By Pushpesh Pant
New Delhi [India], May 7 : Some things never go out of fashion. A passing fad, a fleeting vogue may distract us for a while but then the classics reclaim their throne. This is what seems to be happening in the food world with 'retro' registering a strong emerging trend. If architecture to apparel, automobiles to music, heads are turning backward to prepare for the future, can food be far behind?
There are multiple factors that have contributed to this phenomenon. The relief from COVID restrictions has encouraged people to boldly venture out trying out long-lost flavours. The lockdowns left no choice but to cook at home. Forgotten family heirloom recipes were tried to break the monotony and family lore was shared reviving strong nostalgia. Before the COVID trauma, the search for ethnic roots was largely restricted to NRIs and PIOs in the Diaspora. Now youngsters living in India are also searching for their roots and coming to terms with their multiple identities. The best way to embark on this exciting exploration is through food.
The past it has been said is a foreign country but however hard we try to shake it off, it clings to us. Our contemporary identities are shaped by legacy and heritage. We are, what we eat or aspire to eat!
Before we proceed further perhaps it is necessary to have definitional clarity. In the West the terms used to describe members of different generations are Baby Boomers, Millennials, Generation X and Z. When the return of the Retro foods is discussed it is focused on what the people ate in the 1950s, 1960s, 1970s, 1980s, and the 1990s. In the Indian context, it is far more relevant to talk of Midnights Children (born in 1946-47), Post Emergency (1977), Born Free in Globalised Word (1991- 2000), Proud Patriots post-2001), with a strong sense of entitlement and evangelical fervour to convert the world.
What is also fuelling the strong retro surge is fatigue with fusion and the failure of molecular culinary experiments. Frenchifying Indian delicacies has ceased to attract diners at home. What we are witnessing is the return of the regional, rustic and robust dishes.
Copper Chimney, an iconic eatery in Mumbai, is celebrating its Golden Jubilee this year and has come back to Delhi. Its reputation rests on its commitment to serving healthy wholesome Punjabi Fare. Its menu has interesting innovations like karhak roomali roti and burra chop, rogan josh and achari murg along with mah di daal--surprisingly light and flavourful-- are what have remained perennial favourites across generations. Karan Kapur, an alumnus of Harvard Business School, is the third generation inheritor/ custodian of traction of taste.
Babo's Kitchen in the Capital does the same for Bangla Ranna. It is the brainchild of obsessive foodie sometime journalist and advertising professional Dipayan Mukhopadhyay. He has revived not one but two avatars of kossa mangsho Bengal's very own slow-cooked bhuna gosht. On offer are galda chingrhi (large river prawn) cutlets and the famous Kolkata mutton biryani. The menu has exotic items like crab curry but most loyal patrons place repeat orders for maturshuti kachuri and alu dom.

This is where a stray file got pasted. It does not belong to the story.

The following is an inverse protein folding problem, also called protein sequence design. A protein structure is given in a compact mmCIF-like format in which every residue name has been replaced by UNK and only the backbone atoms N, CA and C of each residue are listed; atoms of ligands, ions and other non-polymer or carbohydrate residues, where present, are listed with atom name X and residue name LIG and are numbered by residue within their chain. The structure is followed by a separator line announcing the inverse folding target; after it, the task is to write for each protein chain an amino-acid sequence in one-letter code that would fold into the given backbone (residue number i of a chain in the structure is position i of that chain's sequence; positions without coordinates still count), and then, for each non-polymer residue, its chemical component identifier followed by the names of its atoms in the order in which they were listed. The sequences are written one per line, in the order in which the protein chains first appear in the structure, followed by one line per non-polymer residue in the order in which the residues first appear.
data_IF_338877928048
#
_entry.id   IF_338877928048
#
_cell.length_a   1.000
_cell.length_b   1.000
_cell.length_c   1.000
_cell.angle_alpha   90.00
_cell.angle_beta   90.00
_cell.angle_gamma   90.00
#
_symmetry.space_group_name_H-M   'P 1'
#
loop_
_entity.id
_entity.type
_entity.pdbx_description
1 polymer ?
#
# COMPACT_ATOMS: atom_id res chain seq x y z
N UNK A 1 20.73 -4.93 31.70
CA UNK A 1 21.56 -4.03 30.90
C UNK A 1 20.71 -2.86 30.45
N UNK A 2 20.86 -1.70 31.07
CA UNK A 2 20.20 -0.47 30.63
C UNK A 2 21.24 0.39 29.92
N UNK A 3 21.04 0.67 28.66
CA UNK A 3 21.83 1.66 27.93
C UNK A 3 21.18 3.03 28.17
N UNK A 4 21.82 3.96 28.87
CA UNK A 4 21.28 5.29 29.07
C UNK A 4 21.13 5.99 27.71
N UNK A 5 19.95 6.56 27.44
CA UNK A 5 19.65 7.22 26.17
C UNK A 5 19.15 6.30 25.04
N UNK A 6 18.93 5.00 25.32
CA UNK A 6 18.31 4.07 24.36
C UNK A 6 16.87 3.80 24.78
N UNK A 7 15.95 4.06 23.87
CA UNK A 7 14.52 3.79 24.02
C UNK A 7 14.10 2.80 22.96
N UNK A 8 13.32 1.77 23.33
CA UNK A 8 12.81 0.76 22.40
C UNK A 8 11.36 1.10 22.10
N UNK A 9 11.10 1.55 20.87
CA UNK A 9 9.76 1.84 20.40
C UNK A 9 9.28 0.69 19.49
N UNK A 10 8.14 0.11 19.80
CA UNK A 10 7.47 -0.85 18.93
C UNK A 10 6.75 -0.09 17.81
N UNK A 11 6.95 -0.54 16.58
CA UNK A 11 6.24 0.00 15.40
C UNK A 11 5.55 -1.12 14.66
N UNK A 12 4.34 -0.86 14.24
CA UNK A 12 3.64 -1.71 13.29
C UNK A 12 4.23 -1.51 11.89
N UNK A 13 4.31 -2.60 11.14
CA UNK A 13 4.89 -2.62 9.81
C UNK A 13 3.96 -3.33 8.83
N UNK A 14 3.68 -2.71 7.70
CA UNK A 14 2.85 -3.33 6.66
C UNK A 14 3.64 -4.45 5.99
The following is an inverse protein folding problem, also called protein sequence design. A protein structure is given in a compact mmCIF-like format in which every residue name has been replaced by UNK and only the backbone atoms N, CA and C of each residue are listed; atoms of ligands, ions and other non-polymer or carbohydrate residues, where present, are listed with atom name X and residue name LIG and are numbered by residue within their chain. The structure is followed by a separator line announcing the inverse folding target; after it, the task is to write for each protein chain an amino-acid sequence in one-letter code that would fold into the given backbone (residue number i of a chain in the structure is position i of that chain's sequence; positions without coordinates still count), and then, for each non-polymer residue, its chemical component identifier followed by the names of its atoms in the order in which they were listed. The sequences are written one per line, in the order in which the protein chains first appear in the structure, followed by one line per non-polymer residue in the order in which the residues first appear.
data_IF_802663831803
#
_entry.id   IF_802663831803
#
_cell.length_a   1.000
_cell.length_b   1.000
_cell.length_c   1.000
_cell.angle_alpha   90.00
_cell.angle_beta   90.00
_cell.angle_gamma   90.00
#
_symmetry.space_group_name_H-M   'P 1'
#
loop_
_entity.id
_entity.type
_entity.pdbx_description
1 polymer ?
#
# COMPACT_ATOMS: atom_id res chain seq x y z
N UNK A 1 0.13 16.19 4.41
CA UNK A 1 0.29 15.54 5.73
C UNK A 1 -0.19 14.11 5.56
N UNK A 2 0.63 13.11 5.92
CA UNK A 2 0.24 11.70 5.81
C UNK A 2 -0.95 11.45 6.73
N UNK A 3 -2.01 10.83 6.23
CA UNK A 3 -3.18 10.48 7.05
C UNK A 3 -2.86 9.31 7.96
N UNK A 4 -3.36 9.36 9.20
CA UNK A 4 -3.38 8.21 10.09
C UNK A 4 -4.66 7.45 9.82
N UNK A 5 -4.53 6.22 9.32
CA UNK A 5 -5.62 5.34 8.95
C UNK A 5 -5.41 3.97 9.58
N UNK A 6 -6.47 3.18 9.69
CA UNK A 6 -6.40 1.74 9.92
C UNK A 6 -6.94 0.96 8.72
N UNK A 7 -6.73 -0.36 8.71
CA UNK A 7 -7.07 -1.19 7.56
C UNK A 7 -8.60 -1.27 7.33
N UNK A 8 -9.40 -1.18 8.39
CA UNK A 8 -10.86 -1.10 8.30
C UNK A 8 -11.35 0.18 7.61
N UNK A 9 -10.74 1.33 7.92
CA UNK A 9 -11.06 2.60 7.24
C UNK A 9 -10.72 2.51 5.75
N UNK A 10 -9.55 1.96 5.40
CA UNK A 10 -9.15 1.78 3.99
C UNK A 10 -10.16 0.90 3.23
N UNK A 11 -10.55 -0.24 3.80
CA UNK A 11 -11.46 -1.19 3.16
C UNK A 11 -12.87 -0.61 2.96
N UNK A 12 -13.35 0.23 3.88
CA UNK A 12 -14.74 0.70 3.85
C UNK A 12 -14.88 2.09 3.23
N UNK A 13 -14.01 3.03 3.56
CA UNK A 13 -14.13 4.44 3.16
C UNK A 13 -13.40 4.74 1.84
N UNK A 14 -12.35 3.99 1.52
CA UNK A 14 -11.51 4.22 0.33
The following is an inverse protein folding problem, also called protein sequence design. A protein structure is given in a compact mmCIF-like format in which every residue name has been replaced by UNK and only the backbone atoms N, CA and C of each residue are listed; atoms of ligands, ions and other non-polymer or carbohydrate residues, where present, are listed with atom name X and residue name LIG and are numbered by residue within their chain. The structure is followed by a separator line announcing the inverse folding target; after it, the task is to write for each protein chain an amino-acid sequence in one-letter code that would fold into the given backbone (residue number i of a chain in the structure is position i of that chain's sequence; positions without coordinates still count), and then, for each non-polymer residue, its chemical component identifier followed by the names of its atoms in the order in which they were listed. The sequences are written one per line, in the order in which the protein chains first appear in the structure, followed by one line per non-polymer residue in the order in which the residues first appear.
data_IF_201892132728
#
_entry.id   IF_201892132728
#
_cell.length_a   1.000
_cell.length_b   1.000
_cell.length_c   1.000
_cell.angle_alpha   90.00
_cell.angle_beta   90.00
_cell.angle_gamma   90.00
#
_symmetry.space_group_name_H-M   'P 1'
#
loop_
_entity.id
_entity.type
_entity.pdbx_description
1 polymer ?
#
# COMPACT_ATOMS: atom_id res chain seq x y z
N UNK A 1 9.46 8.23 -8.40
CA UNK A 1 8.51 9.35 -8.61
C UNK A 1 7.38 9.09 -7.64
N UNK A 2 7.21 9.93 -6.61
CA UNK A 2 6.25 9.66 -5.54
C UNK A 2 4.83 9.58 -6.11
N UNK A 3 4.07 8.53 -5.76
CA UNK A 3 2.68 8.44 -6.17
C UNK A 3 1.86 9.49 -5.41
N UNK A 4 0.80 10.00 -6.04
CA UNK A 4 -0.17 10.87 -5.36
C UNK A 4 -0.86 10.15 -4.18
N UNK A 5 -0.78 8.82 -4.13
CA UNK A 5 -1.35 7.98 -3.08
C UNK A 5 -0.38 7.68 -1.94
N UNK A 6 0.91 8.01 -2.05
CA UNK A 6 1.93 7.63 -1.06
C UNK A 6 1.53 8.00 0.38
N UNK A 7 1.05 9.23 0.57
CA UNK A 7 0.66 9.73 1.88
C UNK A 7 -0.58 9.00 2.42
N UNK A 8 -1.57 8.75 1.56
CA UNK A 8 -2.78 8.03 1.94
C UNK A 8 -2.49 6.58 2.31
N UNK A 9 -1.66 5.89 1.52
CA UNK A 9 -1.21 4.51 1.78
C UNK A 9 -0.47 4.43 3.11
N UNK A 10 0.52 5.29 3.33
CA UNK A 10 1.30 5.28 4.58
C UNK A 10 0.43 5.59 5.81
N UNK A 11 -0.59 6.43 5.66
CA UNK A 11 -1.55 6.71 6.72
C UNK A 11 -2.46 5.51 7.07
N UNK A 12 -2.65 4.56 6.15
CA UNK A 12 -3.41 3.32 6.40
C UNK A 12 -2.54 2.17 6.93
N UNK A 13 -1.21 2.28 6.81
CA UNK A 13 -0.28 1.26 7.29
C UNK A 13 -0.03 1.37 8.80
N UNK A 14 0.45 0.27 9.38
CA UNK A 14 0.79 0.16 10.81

Snehalata Saikia doesn't stray from the straight and narrow path when she is cooking Akhamiya food. Khaar and Tenga are enough to tickle the palate. But her retro rendering of Tea-Garden Manager's Anglo Indian classics like the Duck Roast is outstanding.
Chef Sanjay Raina owner of Malleability on Amrita Shergill Marg makes no compromise when he is cooking ageless beauties from the Kashmiri Pandit Wazwaan- his kabargah, rogan josh and alu dom are to die for.
The resurgence of hyper-local sub-ethnic retrospective of foods is not confined to the north. Prima Kurien has showcased many streams of Kerala cuisines in highly successful pop-ups in de lux hotels and Rajesh Raghunathan the Singing Chef from Tamil Nadu has spellbound his guests tantalising them with the sublime taste of pure vegetarian pulihora, kozhambu, poriayals, pachadis and more.
Others are also surfing on the vegetarian/satvik wave-- cutting and polishing diamonds that are forever. Nishant Choubey, consulting-celebrity chef, is fond of tweaking and adding just a twist to enhance the appeal of good old home fare to draw youngsters to his table. Roti-malai and Doodhiya Kebab are two of his recreations. Doodhiya kebab is inspired by (now seldom encountered) the Taash Kebab in which thin pasanda were layered one over another like parting cards in a deck. To end the retro meal on a sweet note you can indulge in a barfi or Muzaffar.
The best thing is that you don't have to dress up in flared bell-bottomed trousers, ride the old dowager Ambassador car or the naughty-looking Beetle to enjoy retro food. Maybe, plug in the earbuds and swing to the rhythm of Bollywood hits when melody was queen!
Disclaimer: The views expressed in the above article are that of the writer and do not reflect that of ANI.
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